Social Work Majors at Cedarville University Pass Licensure Exam

Class averages are often a helpful tool for professors to gauge how their students are learning. And for Cedarville University’s Department of Social Work, the class of 2020’s perfect 100% pass rate on the social work licensing exam has department faculty feeling confident.

Each year, the Association of Social Work Boards (ASWB) administers a comprehensive licensure exam to recent graduates of social work programs. The multiple choice exam covers policy, practice, research, ethics and human behavior, and all social work graduates must take and pass the exam to be qualified for practice.

Cedarville’s 100% pass rate soars compared to the 62.1 % national average.

“Our students have performed very well in previous years, and I think much of that success is due to the culture of our department,” said Dr. Michael Sherr, department chair and professor of social work. “We don’t cut corners. We’re on the smaller side with four faculty members and around 90 students, but that allows us to know everyone well and provide lots of individual attention.”

While Cedarville’s social work program does not enroll students in a specific licensure exam preparation course, its emphasis on early and ample field experiences allows them to combine theory and practice to develop deeper levels of understanding.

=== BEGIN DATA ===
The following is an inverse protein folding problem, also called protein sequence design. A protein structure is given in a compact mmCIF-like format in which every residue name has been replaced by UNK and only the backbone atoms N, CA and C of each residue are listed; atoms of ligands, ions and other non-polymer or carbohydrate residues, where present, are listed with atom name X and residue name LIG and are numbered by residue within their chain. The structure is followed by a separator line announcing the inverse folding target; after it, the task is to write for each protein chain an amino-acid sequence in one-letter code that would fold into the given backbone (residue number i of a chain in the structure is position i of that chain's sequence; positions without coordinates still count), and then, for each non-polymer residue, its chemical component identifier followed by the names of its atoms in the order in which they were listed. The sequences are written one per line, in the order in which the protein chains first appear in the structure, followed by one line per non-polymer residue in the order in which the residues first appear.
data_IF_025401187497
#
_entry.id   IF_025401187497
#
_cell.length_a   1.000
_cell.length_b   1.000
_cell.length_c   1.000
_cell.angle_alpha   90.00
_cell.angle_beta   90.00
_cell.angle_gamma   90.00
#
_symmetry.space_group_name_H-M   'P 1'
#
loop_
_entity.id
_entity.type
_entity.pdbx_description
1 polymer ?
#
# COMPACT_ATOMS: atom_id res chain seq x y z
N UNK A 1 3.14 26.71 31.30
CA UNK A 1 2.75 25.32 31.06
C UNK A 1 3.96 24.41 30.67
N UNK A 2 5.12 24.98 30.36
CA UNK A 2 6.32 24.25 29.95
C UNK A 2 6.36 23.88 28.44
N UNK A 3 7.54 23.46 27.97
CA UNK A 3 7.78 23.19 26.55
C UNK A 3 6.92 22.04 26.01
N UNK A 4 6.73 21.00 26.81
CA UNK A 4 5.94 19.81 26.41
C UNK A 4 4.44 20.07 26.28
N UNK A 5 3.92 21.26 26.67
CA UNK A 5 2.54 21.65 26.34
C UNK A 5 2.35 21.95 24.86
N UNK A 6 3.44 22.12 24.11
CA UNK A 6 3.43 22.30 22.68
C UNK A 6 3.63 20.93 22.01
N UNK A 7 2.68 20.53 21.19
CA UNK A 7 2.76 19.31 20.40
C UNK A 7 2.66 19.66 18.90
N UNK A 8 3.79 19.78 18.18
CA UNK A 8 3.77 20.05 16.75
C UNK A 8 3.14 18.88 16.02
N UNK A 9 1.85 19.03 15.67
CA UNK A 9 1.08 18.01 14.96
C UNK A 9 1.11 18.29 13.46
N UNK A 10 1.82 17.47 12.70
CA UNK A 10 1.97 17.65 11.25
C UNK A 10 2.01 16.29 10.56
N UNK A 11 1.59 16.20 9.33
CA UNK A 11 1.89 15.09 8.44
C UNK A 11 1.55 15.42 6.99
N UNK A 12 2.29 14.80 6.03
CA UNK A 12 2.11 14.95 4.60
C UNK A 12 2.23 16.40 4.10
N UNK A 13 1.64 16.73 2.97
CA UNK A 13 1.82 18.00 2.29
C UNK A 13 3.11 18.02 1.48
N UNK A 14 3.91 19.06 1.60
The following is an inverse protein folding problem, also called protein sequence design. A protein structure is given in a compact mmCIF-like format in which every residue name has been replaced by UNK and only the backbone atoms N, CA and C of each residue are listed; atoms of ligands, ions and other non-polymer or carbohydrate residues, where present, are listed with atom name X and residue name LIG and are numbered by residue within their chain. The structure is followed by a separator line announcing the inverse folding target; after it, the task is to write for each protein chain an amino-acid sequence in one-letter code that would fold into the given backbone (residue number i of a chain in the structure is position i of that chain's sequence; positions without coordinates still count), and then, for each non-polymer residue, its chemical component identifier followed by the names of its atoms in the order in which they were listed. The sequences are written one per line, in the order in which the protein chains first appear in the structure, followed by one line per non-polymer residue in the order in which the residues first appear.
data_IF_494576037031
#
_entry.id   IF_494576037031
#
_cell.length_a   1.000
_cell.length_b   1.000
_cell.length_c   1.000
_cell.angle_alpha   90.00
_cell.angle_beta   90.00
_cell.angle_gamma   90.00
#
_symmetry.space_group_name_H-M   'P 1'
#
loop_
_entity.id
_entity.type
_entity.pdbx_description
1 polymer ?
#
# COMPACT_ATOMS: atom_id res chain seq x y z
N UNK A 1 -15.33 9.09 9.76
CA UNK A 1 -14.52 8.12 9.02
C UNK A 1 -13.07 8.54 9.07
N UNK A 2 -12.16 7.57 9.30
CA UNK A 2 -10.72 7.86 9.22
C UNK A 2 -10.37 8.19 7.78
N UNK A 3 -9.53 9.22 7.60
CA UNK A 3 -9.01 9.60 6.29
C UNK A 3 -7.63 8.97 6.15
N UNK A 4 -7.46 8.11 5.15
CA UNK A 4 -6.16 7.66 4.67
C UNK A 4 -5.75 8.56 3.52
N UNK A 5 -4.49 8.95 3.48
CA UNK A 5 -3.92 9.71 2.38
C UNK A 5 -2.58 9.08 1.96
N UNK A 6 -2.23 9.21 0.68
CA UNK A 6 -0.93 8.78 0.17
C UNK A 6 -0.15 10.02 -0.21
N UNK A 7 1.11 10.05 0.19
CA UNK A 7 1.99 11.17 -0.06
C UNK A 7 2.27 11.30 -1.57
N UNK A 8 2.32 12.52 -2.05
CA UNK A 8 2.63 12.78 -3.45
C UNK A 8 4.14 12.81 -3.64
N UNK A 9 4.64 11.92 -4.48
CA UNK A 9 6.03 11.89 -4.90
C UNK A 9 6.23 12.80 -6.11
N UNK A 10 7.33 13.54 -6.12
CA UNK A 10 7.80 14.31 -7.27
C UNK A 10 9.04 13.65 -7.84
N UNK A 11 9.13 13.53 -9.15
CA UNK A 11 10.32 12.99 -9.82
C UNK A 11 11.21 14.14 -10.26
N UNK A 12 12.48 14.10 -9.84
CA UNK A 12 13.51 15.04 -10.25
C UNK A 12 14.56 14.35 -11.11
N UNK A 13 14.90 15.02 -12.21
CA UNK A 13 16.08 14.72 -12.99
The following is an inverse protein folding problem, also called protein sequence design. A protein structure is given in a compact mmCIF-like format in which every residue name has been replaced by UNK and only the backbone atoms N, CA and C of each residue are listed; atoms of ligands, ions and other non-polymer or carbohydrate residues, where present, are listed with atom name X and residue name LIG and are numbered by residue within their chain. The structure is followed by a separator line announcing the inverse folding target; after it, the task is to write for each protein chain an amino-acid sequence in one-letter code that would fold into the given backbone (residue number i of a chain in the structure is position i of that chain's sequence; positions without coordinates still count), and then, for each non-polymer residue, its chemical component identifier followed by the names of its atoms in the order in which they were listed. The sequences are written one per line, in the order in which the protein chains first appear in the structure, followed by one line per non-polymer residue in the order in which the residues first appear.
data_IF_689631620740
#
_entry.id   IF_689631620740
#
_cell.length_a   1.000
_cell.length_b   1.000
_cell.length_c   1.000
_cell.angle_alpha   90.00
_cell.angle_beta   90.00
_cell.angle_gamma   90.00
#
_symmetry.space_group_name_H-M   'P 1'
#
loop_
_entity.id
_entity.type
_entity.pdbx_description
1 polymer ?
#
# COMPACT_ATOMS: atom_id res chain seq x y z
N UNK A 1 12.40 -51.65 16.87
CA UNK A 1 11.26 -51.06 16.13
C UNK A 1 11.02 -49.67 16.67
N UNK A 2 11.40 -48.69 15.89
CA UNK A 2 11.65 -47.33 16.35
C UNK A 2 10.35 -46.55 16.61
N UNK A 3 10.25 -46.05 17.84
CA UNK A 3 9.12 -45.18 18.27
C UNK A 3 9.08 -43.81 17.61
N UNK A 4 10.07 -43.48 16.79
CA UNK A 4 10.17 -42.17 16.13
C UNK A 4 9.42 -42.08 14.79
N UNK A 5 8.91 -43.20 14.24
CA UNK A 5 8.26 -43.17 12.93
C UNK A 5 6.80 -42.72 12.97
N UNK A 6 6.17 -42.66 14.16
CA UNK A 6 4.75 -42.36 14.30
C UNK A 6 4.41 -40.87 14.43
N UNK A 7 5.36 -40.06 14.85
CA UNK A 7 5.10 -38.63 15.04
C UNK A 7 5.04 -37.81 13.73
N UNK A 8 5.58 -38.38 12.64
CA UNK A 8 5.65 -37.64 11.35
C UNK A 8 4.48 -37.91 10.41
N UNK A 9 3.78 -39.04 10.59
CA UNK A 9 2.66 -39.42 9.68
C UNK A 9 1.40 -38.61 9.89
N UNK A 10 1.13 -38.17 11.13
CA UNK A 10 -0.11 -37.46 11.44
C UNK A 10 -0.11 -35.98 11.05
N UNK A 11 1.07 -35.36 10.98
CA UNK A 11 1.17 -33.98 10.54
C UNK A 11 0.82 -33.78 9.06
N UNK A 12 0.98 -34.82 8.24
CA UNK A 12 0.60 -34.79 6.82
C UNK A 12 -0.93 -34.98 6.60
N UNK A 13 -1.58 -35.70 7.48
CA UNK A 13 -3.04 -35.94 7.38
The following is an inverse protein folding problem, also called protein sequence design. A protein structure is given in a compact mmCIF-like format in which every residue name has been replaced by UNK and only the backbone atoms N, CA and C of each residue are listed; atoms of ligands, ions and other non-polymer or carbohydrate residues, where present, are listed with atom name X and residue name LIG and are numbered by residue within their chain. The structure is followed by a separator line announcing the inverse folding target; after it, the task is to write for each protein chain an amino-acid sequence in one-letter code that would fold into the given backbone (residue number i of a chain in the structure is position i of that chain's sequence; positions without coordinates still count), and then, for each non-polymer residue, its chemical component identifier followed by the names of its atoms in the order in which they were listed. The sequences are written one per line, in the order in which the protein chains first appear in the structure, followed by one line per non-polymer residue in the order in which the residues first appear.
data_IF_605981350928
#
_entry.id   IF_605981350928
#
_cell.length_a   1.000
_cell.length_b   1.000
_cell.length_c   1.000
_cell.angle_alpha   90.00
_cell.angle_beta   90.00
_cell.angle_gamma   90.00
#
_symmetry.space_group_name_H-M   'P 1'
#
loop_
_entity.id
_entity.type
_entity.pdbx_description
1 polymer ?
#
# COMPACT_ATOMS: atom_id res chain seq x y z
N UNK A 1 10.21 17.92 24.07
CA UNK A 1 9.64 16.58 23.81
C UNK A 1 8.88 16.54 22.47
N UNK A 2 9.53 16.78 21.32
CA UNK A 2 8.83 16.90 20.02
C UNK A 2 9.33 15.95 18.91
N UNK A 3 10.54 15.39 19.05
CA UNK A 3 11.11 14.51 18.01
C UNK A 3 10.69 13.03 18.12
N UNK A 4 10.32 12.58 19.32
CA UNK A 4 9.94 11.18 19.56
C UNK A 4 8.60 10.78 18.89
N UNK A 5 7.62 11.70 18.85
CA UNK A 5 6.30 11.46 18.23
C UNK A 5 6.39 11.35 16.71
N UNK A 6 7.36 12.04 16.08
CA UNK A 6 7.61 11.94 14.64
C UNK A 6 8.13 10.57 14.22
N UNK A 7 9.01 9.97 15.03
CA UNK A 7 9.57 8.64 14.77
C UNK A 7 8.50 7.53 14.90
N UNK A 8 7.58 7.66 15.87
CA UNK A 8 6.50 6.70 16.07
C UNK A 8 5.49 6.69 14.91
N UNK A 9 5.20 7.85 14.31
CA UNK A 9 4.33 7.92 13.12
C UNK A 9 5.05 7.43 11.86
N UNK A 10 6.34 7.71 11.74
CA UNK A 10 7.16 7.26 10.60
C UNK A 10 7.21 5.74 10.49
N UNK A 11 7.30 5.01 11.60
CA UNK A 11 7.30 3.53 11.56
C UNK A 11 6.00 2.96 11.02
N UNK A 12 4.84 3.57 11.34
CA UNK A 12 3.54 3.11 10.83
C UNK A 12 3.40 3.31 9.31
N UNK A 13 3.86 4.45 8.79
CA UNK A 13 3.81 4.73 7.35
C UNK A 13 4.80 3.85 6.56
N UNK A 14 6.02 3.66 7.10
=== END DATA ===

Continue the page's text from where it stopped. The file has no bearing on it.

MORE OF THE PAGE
During their freshman year social work students take Field Survey, a class where they meet every other week at an agency to observe professionals. Additionally, they participate in a one-credit-hour total immersion experience during their first spring break or summer where they shadow a social worker for a week and then write a reflection paper on the experience.

“I think our program is also unique in that students do field placements in their junior and senior years,” Sherr added. “Most programs only have seniors in the field, but having our students spend 150 hours in the field during their junior year, their major course work really comes alive and theory becomes practice.”

Examples of field experiences include working with adoption agencies, hospitals, homeless shelters, political bodies, churches, mental health agencies, substance abuse centers and also with refugees, the homeless and victims of human trafficking.

In addition to its emphasis on field experience, Sherr also believes that Cedarville’s attentiveness to faith makes its social work program strong and distinctive.

“Our program is so focused on biblical integration, yet in a way that we still cover everything students need to be successful by the world’s measure,” Sherr explained. “We train students to become servants of common grace — to share the gospel through word and action — and so they have this sense that they’re preparing for more than just a career. They’re getting ready to go out and help a hurting world. We want people to taste and see that the gospel is real through tangible expressions of love.”

As for their recent exam success, Sherr is grateful for the opportunity to continue equipping students for a field with great need.

“One of my college professors always said that in social work, we live out that the harvest is plentiful, but the workers are few,” Sherr shared. “It’s encouraging to know that the work we put into our students is producing good work.”